It isn’t just the wires you need to consider. Sometimes, the connectors are to blame, especially if corrosion and wear set in. Your Honda Pilot service manual will help you understand the wiring configuration if this is something that you need to look closer at.
How To Fix The VTM-4 Light On A Honda Pilot
In normal conditions, there’s no reason to fix the VTM-4 light. It’s simply coming on to let you know that the system is activated. However, if the light doesn’t go away when it should, it’s time to start diagnostics.
Here are a few steps to consider.
1. Check VTM-4 Lock Button
The VTM-4 lock is normally automatic. It’s going to turn on and off as needed, based on the road conditions. However, there’s a way to manually turn the lock on, which is helpful if you are off-roading.
If the light remains on when it shouldn’t be, it’s possible that you left the system manually engaged. All you need to do is press the VTM-4 Lock button and see if the light turns off. This would place the system back into automatic mode. If the light doesn’t go off, move on with the other steps.
2. Read Trouble Codes (All Control Modules)
When there’s a fault with the sensors or systems in today’s cars, the computer sets what is known as an onboard diagnostic trouble code. With a compatible code scanner, you can read these codes and figure out what’s wrong.
However, with the traction control and ABS, you will need a good scanner. Not all of the scanners read the codes from every control module. Once you pull the information from the computer, make sure you reference it with our trouble code library to see what’s going on.
3. Diagnose the Issue
If you’ve pulled the codes but are still having trouble getting the light to go out, it’s time to look through the possible causes above and investigate them further. With the understanding that the VTM-4 system works through the wheels, transmission and other components, there are a lot of aspects to consider.
You can start by examining the wiring. If anything is broken, cracked or worn, it’s time to replace it. You may also consider the air pressure in your tires. Because the speed of each wheel is being measured, there’s a chance that inaccurate pressure is to blame. Fill up the tires to the recommended PSI, as listed on the driver’s side door jamb.
4. Contact a Professional
When you’ve done all you can without any success, it’s time to wave the white flag. Visit your local auto repair shop for more support. With advanced tools and equipment, the certified mechanics will be able to tell you what’s wrong and offer a comprehensive quote for the repair.
If you don’t have a relationship with a mechanic, ask your friends and family who they use. You can also read online reviews to see who the locals trust.
How do I clear the VTM-4 light?
If the VTM-4 light doesn’t go off automatically, make sure you don’t have the system manually engaged. Beyond that, there could be a problem with a sensor, the transmission, wiring or ABS that needs to be repaired before the system will deactivate.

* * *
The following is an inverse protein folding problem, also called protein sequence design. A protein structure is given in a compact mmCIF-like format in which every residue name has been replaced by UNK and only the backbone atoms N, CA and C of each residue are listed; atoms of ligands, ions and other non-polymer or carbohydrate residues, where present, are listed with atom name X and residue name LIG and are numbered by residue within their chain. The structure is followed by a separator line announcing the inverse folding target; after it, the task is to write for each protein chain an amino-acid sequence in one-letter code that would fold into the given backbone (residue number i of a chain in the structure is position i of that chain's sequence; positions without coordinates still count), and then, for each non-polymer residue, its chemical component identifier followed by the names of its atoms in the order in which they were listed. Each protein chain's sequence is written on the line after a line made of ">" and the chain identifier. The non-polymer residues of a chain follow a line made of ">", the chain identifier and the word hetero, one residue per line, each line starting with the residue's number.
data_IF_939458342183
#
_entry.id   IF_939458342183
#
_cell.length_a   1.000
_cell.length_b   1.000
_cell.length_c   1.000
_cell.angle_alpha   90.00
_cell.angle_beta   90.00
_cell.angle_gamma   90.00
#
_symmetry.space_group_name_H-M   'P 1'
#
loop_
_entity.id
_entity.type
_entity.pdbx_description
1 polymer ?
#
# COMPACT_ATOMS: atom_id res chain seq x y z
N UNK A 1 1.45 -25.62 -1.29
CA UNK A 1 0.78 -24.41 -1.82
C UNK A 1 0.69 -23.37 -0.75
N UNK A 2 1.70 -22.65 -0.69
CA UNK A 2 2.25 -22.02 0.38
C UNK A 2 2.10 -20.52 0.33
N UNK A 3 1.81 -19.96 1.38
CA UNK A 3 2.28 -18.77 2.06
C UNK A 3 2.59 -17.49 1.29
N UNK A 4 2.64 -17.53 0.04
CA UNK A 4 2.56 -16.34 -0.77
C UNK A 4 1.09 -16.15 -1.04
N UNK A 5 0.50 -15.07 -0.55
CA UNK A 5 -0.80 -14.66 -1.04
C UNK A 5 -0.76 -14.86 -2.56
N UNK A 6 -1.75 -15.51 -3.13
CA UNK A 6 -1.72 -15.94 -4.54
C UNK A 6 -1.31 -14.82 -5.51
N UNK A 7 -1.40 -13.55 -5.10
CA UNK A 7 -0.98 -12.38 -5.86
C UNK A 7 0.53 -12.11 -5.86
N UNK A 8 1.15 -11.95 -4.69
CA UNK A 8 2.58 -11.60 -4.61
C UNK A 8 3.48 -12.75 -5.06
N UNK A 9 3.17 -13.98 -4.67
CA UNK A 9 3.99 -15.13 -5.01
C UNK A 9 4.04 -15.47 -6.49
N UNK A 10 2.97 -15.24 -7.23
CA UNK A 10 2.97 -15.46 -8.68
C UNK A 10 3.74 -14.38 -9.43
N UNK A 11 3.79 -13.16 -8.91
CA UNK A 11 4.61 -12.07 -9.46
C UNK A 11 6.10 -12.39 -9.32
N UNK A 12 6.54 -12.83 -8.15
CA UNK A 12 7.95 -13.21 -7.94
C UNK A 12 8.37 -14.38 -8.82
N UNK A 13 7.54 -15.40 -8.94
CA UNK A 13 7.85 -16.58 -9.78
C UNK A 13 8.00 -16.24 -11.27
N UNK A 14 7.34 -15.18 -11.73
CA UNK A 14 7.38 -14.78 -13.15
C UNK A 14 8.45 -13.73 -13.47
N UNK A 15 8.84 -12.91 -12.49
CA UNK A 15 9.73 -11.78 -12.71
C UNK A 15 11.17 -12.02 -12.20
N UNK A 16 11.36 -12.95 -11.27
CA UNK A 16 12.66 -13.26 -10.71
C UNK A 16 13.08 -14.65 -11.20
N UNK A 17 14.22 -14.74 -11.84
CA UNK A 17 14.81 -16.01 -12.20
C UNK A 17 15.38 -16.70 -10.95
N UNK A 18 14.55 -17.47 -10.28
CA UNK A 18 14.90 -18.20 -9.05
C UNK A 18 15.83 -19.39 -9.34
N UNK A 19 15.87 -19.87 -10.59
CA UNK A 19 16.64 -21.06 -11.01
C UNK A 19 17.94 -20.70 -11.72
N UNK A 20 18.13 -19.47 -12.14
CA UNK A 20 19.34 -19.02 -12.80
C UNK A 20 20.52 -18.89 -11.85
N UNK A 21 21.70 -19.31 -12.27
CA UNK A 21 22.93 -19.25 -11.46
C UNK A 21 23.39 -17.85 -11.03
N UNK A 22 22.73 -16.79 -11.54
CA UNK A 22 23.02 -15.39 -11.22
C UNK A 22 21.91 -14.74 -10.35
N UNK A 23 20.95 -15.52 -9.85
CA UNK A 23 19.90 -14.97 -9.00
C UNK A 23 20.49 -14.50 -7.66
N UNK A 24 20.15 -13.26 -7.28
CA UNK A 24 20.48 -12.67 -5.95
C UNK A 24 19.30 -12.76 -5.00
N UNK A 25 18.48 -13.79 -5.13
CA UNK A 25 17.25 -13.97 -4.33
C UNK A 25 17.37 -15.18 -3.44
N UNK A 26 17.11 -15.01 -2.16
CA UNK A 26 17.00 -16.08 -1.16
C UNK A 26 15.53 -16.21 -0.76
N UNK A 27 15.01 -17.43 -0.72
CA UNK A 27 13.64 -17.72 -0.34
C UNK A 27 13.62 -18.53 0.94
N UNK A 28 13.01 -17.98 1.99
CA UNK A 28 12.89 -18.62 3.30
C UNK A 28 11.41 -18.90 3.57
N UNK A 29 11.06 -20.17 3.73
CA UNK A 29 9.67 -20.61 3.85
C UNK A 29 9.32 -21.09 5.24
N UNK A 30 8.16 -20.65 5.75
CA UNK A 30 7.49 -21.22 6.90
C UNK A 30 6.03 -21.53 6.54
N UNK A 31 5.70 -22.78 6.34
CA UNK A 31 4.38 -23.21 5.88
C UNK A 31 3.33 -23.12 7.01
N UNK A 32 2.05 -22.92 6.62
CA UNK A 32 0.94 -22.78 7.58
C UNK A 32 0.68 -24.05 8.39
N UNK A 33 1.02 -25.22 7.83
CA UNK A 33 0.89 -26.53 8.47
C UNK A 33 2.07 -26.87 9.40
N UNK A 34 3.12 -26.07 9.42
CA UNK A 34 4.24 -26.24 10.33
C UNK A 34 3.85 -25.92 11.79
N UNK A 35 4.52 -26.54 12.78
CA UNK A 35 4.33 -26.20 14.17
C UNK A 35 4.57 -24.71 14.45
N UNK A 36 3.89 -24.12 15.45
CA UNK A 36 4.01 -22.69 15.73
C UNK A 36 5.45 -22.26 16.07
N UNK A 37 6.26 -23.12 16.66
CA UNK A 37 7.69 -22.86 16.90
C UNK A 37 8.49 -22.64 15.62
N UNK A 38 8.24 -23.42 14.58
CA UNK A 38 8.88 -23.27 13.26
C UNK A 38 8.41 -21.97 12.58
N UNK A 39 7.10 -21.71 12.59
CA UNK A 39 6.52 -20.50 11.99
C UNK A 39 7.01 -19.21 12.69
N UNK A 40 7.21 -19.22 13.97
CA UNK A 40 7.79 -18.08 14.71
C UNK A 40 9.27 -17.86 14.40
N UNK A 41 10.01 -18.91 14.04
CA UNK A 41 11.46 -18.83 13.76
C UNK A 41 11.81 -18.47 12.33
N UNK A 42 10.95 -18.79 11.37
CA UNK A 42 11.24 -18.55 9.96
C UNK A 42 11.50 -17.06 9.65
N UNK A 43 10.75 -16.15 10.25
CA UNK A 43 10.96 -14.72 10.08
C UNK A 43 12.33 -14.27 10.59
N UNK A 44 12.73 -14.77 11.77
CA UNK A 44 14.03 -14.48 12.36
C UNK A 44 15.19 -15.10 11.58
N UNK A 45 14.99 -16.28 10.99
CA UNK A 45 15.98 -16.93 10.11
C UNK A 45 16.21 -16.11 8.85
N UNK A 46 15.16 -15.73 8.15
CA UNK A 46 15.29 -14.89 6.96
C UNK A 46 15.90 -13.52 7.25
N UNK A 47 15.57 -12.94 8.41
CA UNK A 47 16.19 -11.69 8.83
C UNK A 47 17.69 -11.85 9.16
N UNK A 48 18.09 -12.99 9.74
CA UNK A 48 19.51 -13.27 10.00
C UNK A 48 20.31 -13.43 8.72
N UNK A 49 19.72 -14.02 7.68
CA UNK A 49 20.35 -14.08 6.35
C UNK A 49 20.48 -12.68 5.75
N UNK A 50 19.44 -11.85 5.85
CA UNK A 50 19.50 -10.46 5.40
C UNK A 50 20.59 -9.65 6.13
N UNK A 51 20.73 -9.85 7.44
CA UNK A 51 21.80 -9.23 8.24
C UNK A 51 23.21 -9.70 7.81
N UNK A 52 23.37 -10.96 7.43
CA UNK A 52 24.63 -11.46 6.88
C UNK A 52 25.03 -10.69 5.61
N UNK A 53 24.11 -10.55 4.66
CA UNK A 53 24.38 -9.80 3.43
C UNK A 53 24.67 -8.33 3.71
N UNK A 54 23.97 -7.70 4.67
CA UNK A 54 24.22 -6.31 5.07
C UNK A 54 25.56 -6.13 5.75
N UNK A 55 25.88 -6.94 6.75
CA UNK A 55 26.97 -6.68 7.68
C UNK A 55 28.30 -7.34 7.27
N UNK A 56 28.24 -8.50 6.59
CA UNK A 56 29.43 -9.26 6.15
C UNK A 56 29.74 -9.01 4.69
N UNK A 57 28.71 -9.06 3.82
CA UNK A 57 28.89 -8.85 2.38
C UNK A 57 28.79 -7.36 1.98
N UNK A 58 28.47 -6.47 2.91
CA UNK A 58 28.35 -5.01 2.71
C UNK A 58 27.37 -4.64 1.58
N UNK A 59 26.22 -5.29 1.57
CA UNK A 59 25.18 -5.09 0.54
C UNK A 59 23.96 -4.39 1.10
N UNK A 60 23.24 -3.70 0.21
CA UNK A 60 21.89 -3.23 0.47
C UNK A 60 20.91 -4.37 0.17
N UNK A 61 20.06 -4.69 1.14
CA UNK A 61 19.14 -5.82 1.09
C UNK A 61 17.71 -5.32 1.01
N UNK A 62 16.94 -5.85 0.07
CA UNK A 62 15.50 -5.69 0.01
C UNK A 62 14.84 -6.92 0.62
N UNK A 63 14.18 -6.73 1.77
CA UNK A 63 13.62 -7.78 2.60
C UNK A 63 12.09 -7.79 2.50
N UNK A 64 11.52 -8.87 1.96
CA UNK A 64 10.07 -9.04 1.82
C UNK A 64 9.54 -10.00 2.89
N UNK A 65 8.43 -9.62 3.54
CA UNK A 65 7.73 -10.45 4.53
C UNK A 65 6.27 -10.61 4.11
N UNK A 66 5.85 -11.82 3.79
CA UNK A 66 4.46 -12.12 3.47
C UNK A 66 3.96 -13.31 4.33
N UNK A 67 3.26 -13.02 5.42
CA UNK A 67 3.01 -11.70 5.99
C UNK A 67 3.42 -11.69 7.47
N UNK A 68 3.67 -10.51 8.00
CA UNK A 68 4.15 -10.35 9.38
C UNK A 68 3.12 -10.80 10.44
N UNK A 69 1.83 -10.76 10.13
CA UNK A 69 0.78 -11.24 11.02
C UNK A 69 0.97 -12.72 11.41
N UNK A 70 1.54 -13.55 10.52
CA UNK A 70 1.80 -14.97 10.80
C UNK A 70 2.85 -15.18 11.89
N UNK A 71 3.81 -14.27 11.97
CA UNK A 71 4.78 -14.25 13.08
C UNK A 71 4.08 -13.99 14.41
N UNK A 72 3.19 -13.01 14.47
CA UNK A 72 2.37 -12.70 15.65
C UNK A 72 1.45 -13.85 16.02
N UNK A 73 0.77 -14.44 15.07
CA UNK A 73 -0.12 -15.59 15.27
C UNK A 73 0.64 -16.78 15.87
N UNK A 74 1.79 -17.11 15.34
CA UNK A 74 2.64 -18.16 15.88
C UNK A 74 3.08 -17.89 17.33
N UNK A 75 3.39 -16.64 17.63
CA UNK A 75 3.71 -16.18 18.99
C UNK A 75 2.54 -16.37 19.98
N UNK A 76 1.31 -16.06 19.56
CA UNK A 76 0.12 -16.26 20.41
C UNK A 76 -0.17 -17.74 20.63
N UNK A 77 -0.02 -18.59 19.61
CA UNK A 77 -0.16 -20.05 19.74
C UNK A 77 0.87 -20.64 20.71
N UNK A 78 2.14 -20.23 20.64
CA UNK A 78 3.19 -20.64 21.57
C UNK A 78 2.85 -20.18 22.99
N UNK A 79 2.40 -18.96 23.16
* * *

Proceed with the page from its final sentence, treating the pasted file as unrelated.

How do you turn off the VTM-4 light on a Honda Pilot?
If you’ve manually engaged the VTM-4 system, press the VTM-4 button in to unlock it. The light should disappear. If it doesn’t, there’s a problem with one of the components. We recommend having it checked by a professional to ensure no further damage occurs.
Can I drive with the VTM-4 light on?
If you are driving on slippery road surfaces, it’s normal for the VTM-4 light to come on. It simply indicates that all-wheel-drive is activated for better traction. If it’s on while driving on normal road surfaces, you want to have the system checked before driving too much further.
When should I change the VTM-4 fluid in my Honda Pilot?
The VTM-4 fluid should be changed regularly to ensure proper operation. Check your Honda Pilot owner’s manual to determine what’s recommended based on the model year you drive. For most Honda vehicles, the recommendation is to change it every 15,000 miles.
You may not be used to seeing the VTM-4 light on your Honda Pilot, especially if you don’t drive on rough roads. To be honest, it’s a light that doesn’t come on frequently, so even our top mechanics aren’t extremely familiar with. However, the times we have diagnosed this light, it’s usually caused by an engine issue, such as a bad engine sensor that needs to be diagnosed with a compatible scanner.
If the light comes on while driving across a slippery surface, it’s doing exactly what it is supposed to. If the light stays on, there’s a problem and you should have it checked out. If you don’t fix it, additional wear and tear will be put on the differential, only leading to more repairs in the future.